As for the ratios you’ll be calculating from these sources, there are dozens that investors and analysts use, but we've chosen 30 important measurements that are the most relevant to the investing process and organized them into six main categories as per the following list. The ratios are presented in a simplified manner to make them easier to understand. These ratios come in a number varieties – some to analyze liquidity some profitability, and some use of debt, for example – but by the end you will understand the basic premise and reasons for fundamental analysis.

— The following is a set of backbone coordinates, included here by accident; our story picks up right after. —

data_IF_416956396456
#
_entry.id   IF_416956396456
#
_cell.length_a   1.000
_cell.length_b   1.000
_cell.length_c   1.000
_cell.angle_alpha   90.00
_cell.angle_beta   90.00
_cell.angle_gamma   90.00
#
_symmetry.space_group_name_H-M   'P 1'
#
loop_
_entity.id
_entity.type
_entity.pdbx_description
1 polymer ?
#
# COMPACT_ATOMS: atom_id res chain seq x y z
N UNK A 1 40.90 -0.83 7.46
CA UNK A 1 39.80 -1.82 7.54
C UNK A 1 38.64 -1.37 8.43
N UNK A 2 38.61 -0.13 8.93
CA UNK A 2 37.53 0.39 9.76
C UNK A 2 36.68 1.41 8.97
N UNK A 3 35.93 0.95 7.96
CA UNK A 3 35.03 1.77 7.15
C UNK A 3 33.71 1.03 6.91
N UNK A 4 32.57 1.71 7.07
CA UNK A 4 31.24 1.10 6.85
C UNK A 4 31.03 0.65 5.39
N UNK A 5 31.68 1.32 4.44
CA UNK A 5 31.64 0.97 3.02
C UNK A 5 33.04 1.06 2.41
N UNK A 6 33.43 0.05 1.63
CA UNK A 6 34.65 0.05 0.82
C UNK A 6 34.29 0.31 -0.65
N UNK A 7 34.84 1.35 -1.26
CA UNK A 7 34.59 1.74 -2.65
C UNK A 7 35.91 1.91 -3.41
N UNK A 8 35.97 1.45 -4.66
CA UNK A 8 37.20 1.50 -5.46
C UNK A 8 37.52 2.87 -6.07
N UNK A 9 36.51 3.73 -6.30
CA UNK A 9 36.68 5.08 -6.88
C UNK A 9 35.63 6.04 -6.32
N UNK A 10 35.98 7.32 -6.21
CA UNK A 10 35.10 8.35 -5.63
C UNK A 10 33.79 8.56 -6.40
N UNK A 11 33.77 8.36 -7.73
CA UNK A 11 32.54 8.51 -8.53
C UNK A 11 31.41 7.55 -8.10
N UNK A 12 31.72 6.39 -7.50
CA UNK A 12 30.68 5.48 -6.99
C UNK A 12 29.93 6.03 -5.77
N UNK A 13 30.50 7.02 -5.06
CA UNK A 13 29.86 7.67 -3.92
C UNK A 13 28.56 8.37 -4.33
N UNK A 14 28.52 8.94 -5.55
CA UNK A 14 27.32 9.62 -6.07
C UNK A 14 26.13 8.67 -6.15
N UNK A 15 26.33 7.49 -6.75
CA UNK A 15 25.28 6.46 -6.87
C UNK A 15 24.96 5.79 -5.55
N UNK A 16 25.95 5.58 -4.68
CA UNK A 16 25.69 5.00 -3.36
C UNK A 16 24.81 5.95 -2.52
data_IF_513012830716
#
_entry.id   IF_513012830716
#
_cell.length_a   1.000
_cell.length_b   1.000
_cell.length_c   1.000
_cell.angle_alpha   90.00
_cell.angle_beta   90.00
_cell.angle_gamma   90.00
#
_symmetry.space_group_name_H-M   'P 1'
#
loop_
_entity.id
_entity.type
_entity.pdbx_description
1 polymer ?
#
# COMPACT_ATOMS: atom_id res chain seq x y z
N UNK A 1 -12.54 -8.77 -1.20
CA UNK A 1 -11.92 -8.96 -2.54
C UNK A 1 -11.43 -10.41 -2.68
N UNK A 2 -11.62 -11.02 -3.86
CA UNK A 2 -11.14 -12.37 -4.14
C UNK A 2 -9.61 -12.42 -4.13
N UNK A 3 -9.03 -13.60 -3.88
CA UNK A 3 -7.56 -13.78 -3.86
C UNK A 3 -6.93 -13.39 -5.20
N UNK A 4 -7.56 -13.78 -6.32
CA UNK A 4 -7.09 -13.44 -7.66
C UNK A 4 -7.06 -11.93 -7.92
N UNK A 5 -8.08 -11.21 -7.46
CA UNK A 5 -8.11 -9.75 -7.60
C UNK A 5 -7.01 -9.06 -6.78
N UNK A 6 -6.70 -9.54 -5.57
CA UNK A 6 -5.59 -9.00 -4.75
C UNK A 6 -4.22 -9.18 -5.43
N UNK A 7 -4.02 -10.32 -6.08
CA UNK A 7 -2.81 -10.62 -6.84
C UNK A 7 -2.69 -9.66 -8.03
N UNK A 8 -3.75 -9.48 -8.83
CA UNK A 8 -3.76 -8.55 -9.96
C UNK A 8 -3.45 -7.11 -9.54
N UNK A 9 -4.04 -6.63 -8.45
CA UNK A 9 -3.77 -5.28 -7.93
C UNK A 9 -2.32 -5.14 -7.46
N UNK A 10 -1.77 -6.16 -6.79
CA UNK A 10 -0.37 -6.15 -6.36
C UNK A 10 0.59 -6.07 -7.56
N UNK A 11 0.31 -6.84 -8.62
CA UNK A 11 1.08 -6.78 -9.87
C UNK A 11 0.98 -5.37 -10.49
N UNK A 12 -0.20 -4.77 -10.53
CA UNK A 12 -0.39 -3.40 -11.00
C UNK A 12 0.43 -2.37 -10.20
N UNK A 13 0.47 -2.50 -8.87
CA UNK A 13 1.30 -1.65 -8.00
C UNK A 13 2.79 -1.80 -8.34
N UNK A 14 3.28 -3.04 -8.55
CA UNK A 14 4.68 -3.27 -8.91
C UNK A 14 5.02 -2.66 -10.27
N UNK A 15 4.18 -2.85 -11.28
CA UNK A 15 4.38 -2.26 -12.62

Total liabilities divided by total assets or the debt/asset ratio shows the proportion of a company's assets which are financed through debt. If the ratio is less than , most of the company's assets are financed through equity. If the ratio is greater than , most of the company's assets are financed through debt. Companies with high debt/asset ratios are said to be highly leveraged. The higher the ratio, the greater risk will be associated with the firm's operation. In addition, high debt to assets ratio may indicate low borrowing capacity of a firm, which in turn will lower the firm's financial flexibility. Like all financial ratios, a company's debt ratio should be compared with their industry average or other competing firms.